Pensill, and the Painter with his Nets. But I am sent to
    find those persons whose names are writ, & can neuer find
    290what names the writing person hath here writ (I must to
    the learned) in good time.
    Enter Benuolio, and Romeo.
    Ben. Tut man, one fire burnes out anothers burning,
    One paine is lesned by anothers anguish:
    295Turne giddie, and be holpe by backward turning:
    One desparate greefe, cures with anothers lauguish:
    Take thou some new infection to the eye,
    And the rank poyson of the old wil die.
    Rom. Your Plantan leafe is excellent for that.
    300Ben. For what I pray thee?
    Rom. For your broken shin.
    Ben. Why Romeo art thou mad?
    Rom. Not mad, but bound more then a mad man is:
    Shut vp in prison, kept without my foode,
    305Whipt and tormented: and Godden good fellow,
    Ser. Godgigoden, I pray sir can you read?
    Rom. I mine owne fortune in my miserie.
    Ser. Perhaps you haue learn'd it without booke:
    But I pray can you read any thing you see?
    310Rom. I, if I know the Letters and the Language.
    Ser. Ye say honestly, rest you merry.
    Rom. Stay fellow, I can read.
    He reades the Letter.
    SEigneur Martino, and his wife and daughter: County An-
    315selme and his beautious sisters: the Lady widdow of Vtru-
    uio, Seigneur Placentio, and his louely Neeces: Mercutio and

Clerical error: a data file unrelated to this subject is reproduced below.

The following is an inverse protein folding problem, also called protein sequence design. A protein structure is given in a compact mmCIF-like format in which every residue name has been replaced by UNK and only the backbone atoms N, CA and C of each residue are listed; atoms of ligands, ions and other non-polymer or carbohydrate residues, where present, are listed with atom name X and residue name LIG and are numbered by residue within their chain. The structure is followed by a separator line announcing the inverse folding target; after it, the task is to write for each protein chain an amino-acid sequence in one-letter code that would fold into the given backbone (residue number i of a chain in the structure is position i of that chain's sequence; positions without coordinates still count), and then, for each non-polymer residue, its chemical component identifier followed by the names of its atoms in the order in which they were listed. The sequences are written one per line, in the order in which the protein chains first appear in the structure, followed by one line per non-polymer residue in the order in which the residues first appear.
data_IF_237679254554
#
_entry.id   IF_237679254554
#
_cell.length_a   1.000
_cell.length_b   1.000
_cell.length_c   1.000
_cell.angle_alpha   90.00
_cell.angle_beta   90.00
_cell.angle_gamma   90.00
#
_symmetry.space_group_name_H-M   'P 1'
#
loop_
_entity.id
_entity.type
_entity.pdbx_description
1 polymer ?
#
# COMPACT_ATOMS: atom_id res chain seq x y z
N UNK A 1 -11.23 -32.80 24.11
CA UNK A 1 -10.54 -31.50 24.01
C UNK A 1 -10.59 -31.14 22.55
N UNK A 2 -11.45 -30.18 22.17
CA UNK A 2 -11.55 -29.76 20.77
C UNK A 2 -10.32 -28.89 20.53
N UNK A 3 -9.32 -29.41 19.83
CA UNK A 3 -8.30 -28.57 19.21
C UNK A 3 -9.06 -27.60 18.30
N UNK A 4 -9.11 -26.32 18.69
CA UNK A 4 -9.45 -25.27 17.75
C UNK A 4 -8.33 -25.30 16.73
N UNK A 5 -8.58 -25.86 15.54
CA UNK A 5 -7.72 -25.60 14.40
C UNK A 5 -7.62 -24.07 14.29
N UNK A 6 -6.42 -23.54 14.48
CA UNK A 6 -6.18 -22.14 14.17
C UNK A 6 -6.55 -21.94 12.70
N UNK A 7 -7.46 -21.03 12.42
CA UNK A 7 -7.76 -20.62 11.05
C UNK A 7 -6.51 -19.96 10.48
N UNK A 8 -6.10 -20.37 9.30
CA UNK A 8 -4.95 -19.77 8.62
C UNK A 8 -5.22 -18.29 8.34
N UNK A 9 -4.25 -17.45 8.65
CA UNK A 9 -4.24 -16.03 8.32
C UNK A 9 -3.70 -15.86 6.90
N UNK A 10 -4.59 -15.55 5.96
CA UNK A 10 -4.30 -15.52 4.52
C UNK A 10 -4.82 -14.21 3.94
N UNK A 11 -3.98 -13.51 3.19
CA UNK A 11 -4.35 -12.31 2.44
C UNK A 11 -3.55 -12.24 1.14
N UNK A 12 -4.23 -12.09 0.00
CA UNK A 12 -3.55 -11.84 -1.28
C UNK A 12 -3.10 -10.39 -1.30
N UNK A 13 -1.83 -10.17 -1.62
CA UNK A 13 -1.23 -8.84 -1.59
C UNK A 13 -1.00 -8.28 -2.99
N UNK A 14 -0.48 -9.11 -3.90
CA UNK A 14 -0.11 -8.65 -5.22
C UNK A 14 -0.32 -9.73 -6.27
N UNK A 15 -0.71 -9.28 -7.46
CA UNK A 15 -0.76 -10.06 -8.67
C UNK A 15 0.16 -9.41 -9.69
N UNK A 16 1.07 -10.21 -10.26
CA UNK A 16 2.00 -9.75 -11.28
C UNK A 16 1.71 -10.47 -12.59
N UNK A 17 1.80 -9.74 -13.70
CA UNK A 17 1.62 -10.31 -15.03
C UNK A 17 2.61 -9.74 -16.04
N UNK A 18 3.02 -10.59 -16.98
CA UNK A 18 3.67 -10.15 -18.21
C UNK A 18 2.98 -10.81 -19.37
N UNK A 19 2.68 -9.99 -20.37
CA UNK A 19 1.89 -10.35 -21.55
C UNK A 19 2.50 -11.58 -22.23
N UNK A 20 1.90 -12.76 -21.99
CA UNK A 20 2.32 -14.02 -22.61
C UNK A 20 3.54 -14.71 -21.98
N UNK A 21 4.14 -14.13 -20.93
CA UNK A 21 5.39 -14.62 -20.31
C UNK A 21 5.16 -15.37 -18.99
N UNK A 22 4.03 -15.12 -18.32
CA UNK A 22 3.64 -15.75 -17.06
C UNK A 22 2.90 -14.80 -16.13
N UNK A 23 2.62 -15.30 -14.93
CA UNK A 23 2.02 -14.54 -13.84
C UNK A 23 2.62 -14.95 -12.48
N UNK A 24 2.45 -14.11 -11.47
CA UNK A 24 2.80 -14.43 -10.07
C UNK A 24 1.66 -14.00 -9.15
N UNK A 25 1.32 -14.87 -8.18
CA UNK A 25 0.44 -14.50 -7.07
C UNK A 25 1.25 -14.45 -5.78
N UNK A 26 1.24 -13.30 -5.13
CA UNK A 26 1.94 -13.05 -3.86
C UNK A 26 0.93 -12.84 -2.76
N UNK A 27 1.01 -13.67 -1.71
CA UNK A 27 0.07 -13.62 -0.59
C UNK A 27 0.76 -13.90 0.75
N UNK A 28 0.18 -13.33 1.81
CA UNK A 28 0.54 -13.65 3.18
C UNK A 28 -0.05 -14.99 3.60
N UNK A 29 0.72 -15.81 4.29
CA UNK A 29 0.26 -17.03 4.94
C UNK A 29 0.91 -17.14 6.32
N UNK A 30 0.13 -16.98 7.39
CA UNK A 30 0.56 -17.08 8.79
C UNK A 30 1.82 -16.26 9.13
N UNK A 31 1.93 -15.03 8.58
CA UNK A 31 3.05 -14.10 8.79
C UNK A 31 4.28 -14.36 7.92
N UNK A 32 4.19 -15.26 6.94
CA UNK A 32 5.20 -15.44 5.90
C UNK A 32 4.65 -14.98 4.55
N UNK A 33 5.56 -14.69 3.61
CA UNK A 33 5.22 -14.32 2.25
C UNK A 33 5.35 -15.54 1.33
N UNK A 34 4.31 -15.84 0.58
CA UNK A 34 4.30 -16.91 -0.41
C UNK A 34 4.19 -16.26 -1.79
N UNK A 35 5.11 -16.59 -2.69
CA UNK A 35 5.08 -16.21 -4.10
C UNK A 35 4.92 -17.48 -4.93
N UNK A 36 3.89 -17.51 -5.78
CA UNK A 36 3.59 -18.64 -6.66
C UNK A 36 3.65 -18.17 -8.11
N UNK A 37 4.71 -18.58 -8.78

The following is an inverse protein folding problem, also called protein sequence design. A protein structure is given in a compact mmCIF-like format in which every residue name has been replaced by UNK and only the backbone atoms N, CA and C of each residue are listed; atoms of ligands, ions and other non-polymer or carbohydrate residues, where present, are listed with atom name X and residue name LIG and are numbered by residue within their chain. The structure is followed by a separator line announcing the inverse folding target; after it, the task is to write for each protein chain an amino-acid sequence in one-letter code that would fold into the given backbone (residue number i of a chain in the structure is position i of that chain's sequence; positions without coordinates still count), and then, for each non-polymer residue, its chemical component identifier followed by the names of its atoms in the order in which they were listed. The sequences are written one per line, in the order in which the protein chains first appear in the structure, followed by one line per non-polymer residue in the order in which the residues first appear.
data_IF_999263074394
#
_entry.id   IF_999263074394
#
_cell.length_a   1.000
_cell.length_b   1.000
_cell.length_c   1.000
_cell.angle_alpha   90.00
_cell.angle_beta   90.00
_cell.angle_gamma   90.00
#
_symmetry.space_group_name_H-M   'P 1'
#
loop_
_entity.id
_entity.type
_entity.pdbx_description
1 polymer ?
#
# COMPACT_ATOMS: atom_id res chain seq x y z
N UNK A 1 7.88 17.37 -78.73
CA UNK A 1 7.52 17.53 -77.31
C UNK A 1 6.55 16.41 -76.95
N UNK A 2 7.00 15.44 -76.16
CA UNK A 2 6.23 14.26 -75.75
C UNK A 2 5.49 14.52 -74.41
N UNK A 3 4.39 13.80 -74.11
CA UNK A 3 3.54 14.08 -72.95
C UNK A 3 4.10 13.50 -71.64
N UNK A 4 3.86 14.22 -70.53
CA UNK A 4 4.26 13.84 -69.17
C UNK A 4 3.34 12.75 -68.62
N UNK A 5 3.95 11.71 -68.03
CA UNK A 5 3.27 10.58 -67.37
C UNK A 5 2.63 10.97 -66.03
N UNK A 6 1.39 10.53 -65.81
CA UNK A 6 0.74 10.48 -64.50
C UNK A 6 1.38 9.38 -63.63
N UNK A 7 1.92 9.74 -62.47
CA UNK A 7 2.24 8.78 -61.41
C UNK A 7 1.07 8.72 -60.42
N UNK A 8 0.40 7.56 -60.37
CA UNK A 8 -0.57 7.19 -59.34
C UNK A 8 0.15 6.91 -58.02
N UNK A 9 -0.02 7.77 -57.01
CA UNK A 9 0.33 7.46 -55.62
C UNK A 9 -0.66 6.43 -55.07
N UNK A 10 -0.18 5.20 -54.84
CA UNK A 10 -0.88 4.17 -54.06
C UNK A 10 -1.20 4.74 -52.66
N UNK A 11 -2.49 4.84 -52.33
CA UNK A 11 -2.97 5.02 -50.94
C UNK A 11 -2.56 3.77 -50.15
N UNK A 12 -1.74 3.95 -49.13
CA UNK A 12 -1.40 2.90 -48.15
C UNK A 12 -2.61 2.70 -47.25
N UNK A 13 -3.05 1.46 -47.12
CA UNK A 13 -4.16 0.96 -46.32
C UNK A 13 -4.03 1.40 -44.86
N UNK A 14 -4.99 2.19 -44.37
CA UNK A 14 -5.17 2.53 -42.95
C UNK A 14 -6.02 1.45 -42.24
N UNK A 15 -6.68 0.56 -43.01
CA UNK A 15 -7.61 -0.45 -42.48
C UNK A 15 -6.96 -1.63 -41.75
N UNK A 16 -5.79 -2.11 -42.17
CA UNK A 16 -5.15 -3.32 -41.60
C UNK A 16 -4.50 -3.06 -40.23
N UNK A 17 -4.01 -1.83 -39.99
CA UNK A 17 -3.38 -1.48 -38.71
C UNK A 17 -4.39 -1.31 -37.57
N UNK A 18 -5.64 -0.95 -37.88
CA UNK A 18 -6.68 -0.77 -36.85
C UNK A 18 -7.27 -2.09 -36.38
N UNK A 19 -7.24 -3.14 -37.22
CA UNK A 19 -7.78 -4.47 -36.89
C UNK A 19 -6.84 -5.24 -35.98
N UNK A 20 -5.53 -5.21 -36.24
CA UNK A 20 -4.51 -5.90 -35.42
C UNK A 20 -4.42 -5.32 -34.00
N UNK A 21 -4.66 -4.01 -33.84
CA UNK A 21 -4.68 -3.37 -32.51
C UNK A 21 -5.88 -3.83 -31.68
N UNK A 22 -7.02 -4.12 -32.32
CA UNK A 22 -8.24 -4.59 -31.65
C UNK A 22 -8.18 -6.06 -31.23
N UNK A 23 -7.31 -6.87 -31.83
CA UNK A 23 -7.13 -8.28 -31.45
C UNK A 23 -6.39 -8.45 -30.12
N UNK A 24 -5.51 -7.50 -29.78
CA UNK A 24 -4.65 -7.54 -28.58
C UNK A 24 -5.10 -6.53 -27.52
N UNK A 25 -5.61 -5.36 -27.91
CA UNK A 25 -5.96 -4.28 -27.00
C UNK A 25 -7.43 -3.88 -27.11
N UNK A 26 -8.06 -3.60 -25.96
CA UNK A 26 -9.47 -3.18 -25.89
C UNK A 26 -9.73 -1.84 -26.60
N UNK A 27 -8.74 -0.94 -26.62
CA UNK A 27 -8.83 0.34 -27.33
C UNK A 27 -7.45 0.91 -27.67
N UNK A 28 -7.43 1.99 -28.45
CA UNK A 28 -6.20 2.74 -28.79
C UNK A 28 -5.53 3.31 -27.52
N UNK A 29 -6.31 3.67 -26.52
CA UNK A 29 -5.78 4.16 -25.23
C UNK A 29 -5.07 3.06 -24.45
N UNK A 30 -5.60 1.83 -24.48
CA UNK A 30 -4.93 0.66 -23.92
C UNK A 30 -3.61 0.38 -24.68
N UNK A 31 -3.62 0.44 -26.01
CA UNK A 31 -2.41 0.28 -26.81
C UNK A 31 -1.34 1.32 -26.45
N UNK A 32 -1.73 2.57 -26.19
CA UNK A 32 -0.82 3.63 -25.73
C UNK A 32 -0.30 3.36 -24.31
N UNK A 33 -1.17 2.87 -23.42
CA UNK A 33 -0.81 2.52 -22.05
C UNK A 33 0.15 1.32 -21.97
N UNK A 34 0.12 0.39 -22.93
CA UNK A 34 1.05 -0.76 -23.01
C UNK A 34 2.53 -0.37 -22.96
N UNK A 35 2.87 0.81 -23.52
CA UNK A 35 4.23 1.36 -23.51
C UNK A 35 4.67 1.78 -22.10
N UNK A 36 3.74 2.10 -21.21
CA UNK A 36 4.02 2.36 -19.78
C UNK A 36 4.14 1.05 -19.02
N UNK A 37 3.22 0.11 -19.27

his brother Valentine: mine vncle Capulet his wife and daugh-
    ters: my faire Neece Rosaline, Liuia, Seigneur Valentio, & his
    Cosen Tybalt: Lucio and the liuely Helena.
    320A faire assembly, whither should they come?
    Ser. Vp.
    Rom. Whither? to supper?
    Ser. To our house.
    Rom. Whose house?
    325Ser. My Maisters.
    Rom. Indeed I should haue askt you that before.
    Ser. Now Ile tell you without asking. My maister is
    the great rich Capulet, and if you be not of the house of
    Mountagues I pray come and crush a cup of wine. Rest
    330you merry. Exit.
    Ben. At this same auncient Feast of Capulets
    Sups the faire Rosaline, whom thou so loues:
    With all the admired Beauties of Verona,
    Go thither and with vnattainted eye,
    335Compare her face with some that I shall show,
    And I will make thee thinke thy Swan a Crow.
    Rom. When the deuout religion of mine eye
    Maintaines such falshood, then turne teares to fire:
    And these who often drown'd could neuer die,
    340Transparent Heretiques be burnt for liers.
    One fairer then my loue: the all-seeing Sun
    Nere saw her match, since first the world begun.
    Ben. Tut, you saw her faire, none else being by,
    Herselfe poys'd with herselfe in either eye:
    345But in that Christall scales, let there be waid,
    Your Ladies loue against some other Maid
    That I will show you, shining at this Feast,
    And she shew scant shell, well, that now shewes best.
    Rom. Ile goe along, no such sight to be showne,
    350But to reioyce in splendor of mine owne.
    Enter Capulets Wife and Nurse.
    Wife Nurse wher's my daughter? call her forth to me.
    Nurse. Now by my Maidenhead, at twelue yeare old
    I bad her come, what Lamb: what Ladi-bird, God forbid,
    355Where's this Girle? what Iuliet?
    Enter Iuliet.
    Iuliet. How now, who calls?
    Nur. Your Mother.
    Iuliet. Madam I am heere, what is your will?
    360Wife. This is the matter: Nurse giue leaue awhile, we